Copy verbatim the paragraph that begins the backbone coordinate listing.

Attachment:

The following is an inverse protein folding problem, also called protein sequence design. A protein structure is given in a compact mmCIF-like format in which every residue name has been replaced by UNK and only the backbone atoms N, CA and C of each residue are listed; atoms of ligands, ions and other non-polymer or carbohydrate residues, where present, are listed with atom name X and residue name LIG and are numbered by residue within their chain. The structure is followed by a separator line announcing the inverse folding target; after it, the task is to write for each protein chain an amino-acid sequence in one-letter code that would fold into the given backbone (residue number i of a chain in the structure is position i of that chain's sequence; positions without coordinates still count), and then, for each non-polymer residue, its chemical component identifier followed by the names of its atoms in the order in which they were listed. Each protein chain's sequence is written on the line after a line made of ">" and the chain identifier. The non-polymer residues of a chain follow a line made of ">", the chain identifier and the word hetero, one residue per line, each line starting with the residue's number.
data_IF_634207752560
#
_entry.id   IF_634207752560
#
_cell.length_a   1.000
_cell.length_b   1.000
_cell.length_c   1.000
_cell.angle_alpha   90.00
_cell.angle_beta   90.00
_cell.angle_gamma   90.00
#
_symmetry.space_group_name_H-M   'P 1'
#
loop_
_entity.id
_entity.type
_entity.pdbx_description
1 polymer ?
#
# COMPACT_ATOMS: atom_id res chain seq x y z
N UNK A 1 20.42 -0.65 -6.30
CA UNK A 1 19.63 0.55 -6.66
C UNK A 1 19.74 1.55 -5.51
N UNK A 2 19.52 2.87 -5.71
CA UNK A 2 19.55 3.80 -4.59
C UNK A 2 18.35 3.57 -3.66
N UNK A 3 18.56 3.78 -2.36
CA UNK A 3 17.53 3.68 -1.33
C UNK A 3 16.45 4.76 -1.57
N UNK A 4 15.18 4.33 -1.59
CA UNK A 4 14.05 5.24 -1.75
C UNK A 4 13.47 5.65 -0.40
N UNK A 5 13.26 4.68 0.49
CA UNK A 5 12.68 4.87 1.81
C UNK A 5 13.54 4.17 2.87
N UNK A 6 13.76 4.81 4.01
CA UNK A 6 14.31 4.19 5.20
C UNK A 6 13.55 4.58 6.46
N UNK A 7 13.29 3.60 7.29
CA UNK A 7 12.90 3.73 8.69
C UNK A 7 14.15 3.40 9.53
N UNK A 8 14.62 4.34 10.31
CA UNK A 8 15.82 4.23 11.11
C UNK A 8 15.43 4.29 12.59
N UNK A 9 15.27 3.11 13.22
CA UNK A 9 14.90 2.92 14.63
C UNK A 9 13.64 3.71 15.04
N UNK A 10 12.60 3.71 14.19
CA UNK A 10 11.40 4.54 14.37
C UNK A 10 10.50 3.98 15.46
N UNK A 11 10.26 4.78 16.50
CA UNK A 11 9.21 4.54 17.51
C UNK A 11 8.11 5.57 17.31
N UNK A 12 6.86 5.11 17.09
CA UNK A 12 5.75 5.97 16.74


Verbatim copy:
The following is an inverse protein folding problem, also called protein sequence design. A protein structure is given in a compact mmCIF-like format in which every residue name has been replaced by UNK and only the backbone atoms N, CA and C of each residue are listed; atoms of ligands, ions and other non-polymer or carbohydrate residues, where present, are listed with atom name X and residue name LIG and are numbered by residue within their chain. The structure is followed by a separator line announcing the inverse folding target; after it, the task is to write for each protein chain an amino-acid sequence in one-letter code that would fold into the given backbone (residue number i of a chain in the structure is position i of that chain's sequence; positions without coordinates still count), and then, for each non-polymer residue, its chemical component identifier followed by the names of its atoms in the order in which they were listed. Each protein chain's sequence is written on the line after a line made of ">" and the chain identifier. The non-polymer residues of a chain follow a line made of ">", the chain identifier and the word hetero, one residue per line, each line starting with the residue's number.